If I had my time again I might be a clerical assistant, then progress, via a degree and a couple of meaningless courses, to be a senior manager on loads of money!

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  • how many years has this pay freeze been going on? As one on the top of the increment scale, I don't get an annual increment increase either.

    I know life is not about money, but what is the point staying in a dead-end job with no prospects?

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  • how many years has this pay freeze been going on? It seems like more than 2! As one on the top of the increment scale, I don't get an annual increment increase either.

    I know life is not about money, but what is the point staying in a dead-end job with no prospects?

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  • I agree with the above ... Also with rise in NMC fees and what do the unions actually do?

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  • Anonymous | 25-Sep-2013 5:15 pm

    A union can only be as active as its membership. The last time the unions balloted their membership about taking action, only 16% of RCN members bothered to vote, and Unison didn't fair much better. So basically, the union members instructed their unions to do nothing. If you want something done, let your union know. If you don't like the leadership, they can be voted out. Let's be honest, when was the last time most nurses emailed or phoned their local branch, or spoke to their steward to express their views and concerns? Or used the ballot papers posted out by their union to let their views be counted? Tell your union directly what you think they should be doing. Then ask yourself what you are prepared to do for a decent wage for you and your colleagues. It will require much more than a bit of bleating and a monthly diect debit.

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  • Is it any wonder that we struggle to attract and keep good and experienced nurses. What is even more worrying is that not only is this degrading our salary and standard of living now the pension we will ultimately receive is being continually devalued. We are paying more contributions, in many cases working longer but receiving less at the end.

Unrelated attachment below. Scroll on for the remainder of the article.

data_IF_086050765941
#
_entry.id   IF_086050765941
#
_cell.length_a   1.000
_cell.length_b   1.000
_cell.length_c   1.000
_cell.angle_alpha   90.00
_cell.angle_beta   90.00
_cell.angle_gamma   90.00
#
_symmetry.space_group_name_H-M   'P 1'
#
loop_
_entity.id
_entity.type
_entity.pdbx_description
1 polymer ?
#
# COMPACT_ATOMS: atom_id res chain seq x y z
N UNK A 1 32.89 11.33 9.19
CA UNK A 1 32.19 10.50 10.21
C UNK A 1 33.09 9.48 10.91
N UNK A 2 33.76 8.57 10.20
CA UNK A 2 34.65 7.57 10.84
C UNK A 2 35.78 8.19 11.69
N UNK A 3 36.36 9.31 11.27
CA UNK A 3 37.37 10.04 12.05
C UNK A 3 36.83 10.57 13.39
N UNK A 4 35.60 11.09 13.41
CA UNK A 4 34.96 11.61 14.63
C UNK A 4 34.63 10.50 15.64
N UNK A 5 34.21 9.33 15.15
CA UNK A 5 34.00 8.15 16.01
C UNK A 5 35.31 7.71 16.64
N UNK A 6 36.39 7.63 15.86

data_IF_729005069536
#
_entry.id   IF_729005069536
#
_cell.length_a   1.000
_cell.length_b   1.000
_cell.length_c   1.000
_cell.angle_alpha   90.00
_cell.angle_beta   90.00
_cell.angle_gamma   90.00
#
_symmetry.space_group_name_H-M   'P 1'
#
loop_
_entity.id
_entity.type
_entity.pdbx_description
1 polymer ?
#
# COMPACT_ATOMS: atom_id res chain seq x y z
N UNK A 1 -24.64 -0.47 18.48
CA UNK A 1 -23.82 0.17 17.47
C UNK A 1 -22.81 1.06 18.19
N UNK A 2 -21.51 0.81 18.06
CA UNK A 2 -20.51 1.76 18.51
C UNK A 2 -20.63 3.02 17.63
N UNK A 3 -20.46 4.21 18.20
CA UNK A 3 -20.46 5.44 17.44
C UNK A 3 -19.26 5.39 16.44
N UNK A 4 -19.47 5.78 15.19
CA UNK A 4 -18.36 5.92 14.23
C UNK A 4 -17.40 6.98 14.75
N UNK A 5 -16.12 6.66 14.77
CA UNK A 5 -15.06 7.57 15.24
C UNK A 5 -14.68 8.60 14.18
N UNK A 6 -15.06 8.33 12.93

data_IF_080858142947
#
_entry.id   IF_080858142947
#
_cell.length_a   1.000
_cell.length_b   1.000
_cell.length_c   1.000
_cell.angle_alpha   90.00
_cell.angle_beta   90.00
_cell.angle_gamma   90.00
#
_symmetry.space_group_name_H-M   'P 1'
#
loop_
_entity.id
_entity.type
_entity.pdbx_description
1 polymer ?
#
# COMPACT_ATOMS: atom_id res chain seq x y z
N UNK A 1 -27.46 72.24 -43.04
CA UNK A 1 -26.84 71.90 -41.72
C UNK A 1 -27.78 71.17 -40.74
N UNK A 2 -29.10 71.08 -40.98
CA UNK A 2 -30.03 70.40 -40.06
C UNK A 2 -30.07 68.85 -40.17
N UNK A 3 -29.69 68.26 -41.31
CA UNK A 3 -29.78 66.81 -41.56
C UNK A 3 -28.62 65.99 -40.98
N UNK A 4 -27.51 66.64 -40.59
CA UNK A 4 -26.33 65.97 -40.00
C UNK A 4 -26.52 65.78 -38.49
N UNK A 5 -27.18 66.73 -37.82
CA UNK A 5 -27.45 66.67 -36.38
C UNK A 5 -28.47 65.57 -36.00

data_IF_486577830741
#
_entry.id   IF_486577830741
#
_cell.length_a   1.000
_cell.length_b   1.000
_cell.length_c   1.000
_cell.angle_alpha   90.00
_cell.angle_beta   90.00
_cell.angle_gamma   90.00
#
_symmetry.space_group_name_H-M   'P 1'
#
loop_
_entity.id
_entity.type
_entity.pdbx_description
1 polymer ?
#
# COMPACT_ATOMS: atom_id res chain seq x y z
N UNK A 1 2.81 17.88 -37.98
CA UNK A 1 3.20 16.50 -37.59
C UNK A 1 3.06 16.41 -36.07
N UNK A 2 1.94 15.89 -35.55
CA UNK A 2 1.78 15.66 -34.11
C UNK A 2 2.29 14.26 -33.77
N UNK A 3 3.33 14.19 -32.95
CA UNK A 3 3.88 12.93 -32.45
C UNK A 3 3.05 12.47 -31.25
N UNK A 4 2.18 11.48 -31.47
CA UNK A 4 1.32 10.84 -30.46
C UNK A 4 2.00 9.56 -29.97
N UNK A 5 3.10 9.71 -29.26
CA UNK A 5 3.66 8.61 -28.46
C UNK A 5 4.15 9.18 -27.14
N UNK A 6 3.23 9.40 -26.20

Once nurses are lost from the profession they are less likely to return, the continual devaluing nurses and increasing use of non-professional staff HAS demonstrably harmed patients increasing morbidity and mortality. When will the NHS, professions and patients wake up to the destruction of the service and the long term damage it will do.

    The current changes are doing to the NHS, what Beeching did to the Railways. Some say he saved the railways BUT many more think that the removal of huge amounts of infrastructure will continue to impact us, whether or not HS2 gets built. He left huge amounts of the country with no realistic access to public transport and thus has dramatically increased private vehicle use and global warming. Already many groups of patients are being refused care for certain conditions, and the quality of care is being impacted despite the significant efforts of nurses, often in their own time, to meet patient needs.

    Wake up and treat nurses with the respect they deserve. Increments are NOT a pay rise, and the majority of experienced staff will not get them at all. It is disappointing that the managers who appear to have had the biggest rises in this time are wishing to persecute those under the greatest pressure in the service. Cut the salaries of those on 9 and above by 10% and Chief Execs by 20% and I am sure you would be able to pay those delivering real change in the NHS the cost of living rises they deserve. None of us are asking for the 25% MPs think they deserve, but half of that might restore some of the morale in the profession.

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  • Everybody out!!

    Oh wait a minute, we don't do that sort of thing, do we? Nah, we just shuffle around mumbling and moaning. That must mean that we actually think that we don't deserve a pay rise. It would appear that the employers agree with us.

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  • Somewhere in this article the average nurses salary is said to be £30,000. That's only for those well up the incremental ladder and with nights and weekend enhancements. It makes me sick.

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  • Anonymous | 26-Sep-2013 10:29 pm

    Good point.

    I believe Mark Twain attributed the following to Disraeli, but it always rings true to me;

    "There are three kinds of lies: lies, damned lies, and statistics."

    It would appear the NHS Employers are guilty on all three counts.

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  • just give the pay rise to band 7 and below, that would cut the bill drastically

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  • Cut the Board pay bill by 15%, Put a ban on use of taxies, ban the purchases of food for meetings (as this tends to be for well paid managers) ban all lease cars except clinical staff, ban parking bays for non clinical staff, ban the use of plain, trains for UK travel use coaches, ban offices except for clinical staff, ban use of hotels use B&B (pay for your on breakfast).

    Put that to NHS Employers, most of whom benefit and expect all the above perks, they will never agree to give up their perks and employ more nurses.